In one of the Ask Monty questions he stated "I am a strong proponent of certain bitless equipment.", however he didn't elaborate. I would like to know what equipment he was referring to. I have used bits for years, however I am now interested in bitless and I greatly respect Monty's opinions and knowledge. So with that said, what style (brand) of bitless bridle would he recommend?
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I'm not sure which ones he uses. If you don't get a response here, you could probably send the question to the Ask Monty email address.
He does say you can use the Dually Halter, but I am not sure specifically what bitless equipment he recommends. I like Bosals and the Dually Halter.
Thank you. I have never used a bosal and have heard that without the proper training to use one, a person can cause severe damage to the horse. I have the Dually Halter and it really is a "magical tool"; I love it!
I'm not sure but doesn't Monty also use the snaffle bits that he also sells?
Sorry i couldn't be of more help..
Yes, Monty Roberts does use snaffle bits and I have also seen shank type western bits on his horses. I believe he doesn't oppose the use of a bit, but I would imagine that he would recommend that light hands are essential.
Yes I am pretty sure you are right in that you can do some damage with a nodal if you don't use it properly. I Think that would be true of nearly all items of horse training equipment in use - it can be used for good or harm.
I have ridden in both a Dually and a Dr Cook bitless bridle. I also use the Dually for my husband who is a learner rider, as that way he cannot accidentally pull the horses mouth and hurt him. I found my younger gelding goes well in the Dr Cook, which works using straps that cross under the head (sometimes it is also called a crossunder bitless) - it creates a kind of head hugging action. He is hyper sensitive and seems more relaxed than in a bitted bridle, even though I have soft hands.
I think Monty said in one of his books that he often rode in a bitless bridle as a youngster (I forget which type, I think it had a spanish name?) and that he has no objection to either bitless or bitted bridles, it is the riders hands that are most important. He also wrote that in the higher levels of competition a bit may allow a slghtly more subtle communication with the horse. Some bitless bridles can be quite severe in the wrong hands as they can put a lot of pressure on the horses nose and inhibit breathing.
It is a really interesting subject, and I guess every horse is different in their preferences.
I just found the info I was after - if you read the Q&A Feb 2.11 Monty you will find some more details there from Monty regarding bitless bridles.
I haven't used it often, but I have ridden in my dually but I find my horse tends to get quite heavy and on the forehand with it. He seems much more comfortable in the his French Snaffle. On the long lines I usually have the side reins in the bit, and my longlines on the rings of the dually.
I use a Dr Cook's Bitless Bridle often with my 15 year old Morgan mare. She will go in a bit (we ride both English and Western) but is happier and more responsive in the bitless. We only use bits for getting ready for showing, and showing itself. Now that I also have a coming two year old (she will be 2 on May 24) and am starting the training process with her, she is being started in the Bitless and will most likely not be worked a lot in a bit until she is 3.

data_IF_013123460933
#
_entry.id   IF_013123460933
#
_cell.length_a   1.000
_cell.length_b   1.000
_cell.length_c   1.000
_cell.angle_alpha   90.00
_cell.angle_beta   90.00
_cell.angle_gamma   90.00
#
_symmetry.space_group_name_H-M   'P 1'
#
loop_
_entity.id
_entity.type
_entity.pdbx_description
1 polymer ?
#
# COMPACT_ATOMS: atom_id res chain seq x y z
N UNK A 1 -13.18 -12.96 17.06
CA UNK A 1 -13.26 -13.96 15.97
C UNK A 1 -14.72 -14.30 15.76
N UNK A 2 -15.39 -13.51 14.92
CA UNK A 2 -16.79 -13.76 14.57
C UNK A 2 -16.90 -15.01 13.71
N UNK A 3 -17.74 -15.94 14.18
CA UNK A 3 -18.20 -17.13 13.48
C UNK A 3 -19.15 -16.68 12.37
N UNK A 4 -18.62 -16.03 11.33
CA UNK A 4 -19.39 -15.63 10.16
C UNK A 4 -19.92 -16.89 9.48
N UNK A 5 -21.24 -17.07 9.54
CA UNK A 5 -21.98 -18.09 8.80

I've ridden my older Clyde cross gelding bitless for over 10 years...does everything in it...even dressage. Have jumped in the bridle too. My younger Percheron cross goes bitless now as well. He can go in a bit but doesn't like it. He is super sensitive and loves the Dr. Cooks bridle. I have tried others and this one seems to work the best. Hackamores and side pulls are OK but do not have the same finesse you can get with the Dr. Cooks.
I would also highly recommend the Dr Cook Bitless Bridle. My old horse (who is sadly no longer with us), had a huge tongue & I tried dozens of different types of bit but he was never happy in any of them due to the lack of space in his mouth. They all put too much pressure on his sensitive tongue. This resulted in him clenching his mouth shut, throwing his head up & going very hollow thru his back. The 1st time I tried The Dr Cook Bridle was a light bulb moment. He was so comfortable & relaxed it was like riding a different horse. He softened thru the poll instantly & relaxed into a gorgeous outline with no effort at all. He had a lovely soft frothy mouth every time I rode & was licking & chewing constantly.
My new youngster was backed & started just before I got him & so I started his ridden work in a nice simple snaffle. I very quickly learnt that he didn`t much like having a cold lump of metal in his mouth. He would lean on the bit & become very strong & difficult to get off the forehand. So I decided to try him in my Dr Cook - again from the 1st occassion he was like riding a different horse. Much more relaxed in his neck & does not lean or get strong.
Alot of my horsey friends are of the opinion that if your horse gets 'strong' you need to put them in a 'stronger' bit. They think I`m mad for riding a 'Strong' horse with nothing in his mouth & think that I must have no breaks!! I couldn`t disagree more - If the lump of metal in his mouth is causing the problem - why not eliminate the problem?? Simple!!
It is my opinion that if it's what my horse likes best then it's what I like best.